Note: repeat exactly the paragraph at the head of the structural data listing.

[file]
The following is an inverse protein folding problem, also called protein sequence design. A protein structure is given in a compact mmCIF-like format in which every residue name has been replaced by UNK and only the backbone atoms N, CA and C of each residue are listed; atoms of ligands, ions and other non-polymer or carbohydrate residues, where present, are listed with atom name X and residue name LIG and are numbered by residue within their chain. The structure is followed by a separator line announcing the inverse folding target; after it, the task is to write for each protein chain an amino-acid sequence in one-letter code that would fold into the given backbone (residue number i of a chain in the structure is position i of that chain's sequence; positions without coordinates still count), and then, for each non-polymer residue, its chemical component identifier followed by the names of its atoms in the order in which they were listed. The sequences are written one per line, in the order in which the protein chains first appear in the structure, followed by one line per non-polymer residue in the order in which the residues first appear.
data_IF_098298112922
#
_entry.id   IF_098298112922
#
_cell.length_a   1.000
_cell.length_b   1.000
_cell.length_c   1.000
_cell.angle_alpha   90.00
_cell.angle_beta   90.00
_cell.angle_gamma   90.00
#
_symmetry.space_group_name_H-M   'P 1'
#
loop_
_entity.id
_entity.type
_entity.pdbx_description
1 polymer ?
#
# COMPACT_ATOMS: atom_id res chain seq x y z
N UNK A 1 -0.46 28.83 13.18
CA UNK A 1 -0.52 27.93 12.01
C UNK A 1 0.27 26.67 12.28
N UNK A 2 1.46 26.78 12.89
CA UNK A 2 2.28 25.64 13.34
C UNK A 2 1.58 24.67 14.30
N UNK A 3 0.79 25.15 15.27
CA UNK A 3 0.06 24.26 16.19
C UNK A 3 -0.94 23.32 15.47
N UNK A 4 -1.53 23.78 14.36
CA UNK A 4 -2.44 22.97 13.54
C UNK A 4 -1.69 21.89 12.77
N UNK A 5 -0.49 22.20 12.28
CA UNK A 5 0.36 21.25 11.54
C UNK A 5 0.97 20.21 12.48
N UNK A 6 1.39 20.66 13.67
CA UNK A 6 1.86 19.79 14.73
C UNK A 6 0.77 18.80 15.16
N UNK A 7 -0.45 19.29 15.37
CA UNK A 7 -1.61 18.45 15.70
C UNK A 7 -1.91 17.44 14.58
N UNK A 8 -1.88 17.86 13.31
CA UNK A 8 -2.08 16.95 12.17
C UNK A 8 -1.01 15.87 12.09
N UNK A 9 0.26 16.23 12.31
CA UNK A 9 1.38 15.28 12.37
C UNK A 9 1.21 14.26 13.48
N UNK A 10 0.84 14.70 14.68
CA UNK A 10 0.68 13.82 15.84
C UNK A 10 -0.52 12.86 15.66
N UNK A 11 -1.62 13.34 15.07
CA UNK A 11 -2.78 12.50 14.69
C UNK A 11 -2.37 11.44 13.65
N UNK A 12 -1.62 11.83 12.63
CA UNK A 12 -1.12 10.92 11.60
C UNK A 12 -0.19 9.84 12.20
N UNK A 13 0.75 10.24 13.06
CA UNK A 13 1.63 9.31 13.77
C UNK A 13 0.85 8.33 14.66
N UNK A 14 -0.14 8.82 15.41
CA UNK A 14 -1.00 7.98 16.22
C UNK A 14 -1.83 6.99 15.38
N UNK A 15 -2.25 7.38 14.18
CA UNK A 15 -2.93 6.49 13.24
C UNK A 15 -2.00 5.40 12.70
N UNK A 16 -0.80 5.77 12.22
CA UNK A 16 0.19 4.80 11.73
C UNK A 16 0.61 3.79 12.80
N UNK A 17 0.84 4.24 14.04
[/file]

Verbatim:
The following is an inverse protein folding problem, also called protein sequence design. A protein structure is given in a compact mmCIF-like format in which every residue name has been replaced by UNK and only the backbone atoms N, CA and C of each residue are listed; atoms of ligands, ions and other non-polymer or carbohydrate residues, where present, are listed with atom name X and residue name LIG and are numbered by residue within their chain. The structure is followed by a separator line announcing the inverse folding target; after it, the task is to write for each protein chain an amino-acid sequence in one-letter code that would fold into the given backbone (residue number i of a chain in the structure is position i of that chain's sequence; positions without coordinates still count), and then, for each non-polymer residue, its chemical component identifier followed by the names of its atoms in the order in which they were listed. The sequences are written one per line, in the order in which the protein chains first appear in the structure, followed by one line per non-polymer residue in the order in which the residues first appear.